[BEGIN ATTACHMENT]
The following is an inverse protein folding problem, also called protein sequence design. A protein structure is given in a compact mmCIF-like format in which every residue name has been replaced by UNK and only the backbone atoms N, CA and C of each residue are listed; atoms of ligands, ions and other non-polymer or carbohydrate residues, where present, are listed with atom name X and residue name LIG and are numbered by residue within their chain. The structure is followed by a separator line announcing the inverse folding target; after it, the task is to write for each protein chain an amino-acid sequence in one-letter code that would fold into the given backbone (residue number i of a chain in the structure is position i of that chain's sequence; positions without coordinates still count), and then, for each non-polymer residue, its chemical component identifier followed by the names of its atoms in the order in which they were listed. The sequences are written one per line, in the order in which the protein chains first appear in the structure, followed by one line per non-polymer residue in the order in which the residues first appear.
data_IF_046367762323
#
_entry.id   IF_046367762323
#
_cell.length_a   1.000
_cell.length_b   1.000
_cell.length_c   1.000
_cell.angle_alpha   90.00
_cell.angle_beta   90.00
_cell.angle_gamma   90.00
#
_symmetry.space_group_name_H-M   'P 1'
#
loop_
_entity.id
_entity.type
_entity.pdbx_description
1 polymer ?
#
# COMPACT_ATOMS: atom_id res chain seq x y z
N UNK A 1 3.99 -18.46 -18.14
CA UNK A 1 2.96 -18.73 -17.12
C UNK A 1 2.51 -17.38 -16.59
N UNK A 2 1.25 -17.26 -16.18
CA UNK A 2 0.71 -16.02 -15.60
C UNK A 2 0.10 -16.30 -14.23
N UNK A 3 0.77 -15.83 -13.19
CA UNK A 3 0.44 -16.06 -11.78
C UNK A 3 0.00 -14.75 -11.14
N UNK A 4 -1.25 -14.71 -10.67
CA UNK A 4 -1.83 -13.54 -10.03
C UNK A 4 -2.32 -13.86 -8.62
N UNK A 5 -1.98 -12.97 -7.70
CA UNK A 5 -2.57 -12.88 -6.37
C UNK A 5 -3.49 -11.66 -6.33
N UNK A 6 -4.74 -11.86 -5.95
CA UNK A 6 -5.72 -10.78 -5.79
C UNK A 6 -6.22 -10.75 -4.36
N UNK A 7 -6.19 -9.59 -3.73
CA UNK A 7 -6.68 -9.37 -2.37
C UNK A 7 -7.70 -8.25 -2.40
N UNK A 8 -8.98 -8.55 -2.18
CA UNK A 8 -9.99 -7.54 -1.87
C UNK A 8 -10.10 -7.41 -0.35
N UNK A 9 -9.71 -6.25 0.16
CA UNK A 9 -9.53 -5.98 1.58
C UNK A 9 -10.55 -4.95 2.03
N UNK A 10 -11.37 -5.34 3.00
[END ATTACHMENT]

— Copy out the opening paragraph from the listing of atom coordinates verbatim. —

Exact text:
The following is an inverse protein folding problem, also called protein sequence design. A protein structure is given in a compact mmCIF-like format in which every residue name has been replaced by UNK and only the backbone atoms N, CA and C of each residue are listed; atoms of ligands, ions and other non-polymer or carbohydrate residues, where present, are listed with atom name X and residue name LIG and are numbered by residue within their chain. The structure is followed by a separator line announcing the inverse folding target; after it, the task is to write for each protein chain an amino-acid sequence in one-letter code that would fold into the given backbone (residue number i of a chain in the structure is position i of that chain's sequence; positions without coordinates still count), and then, for each non-polymer residue, its chemical component identifier followed by the names of its atoms in the order in which they were listed. The sequences are written one per line, in the order in which the protein chains first appear in the structure, followed by one line per non-polymer residue in the order in which the residues first appear.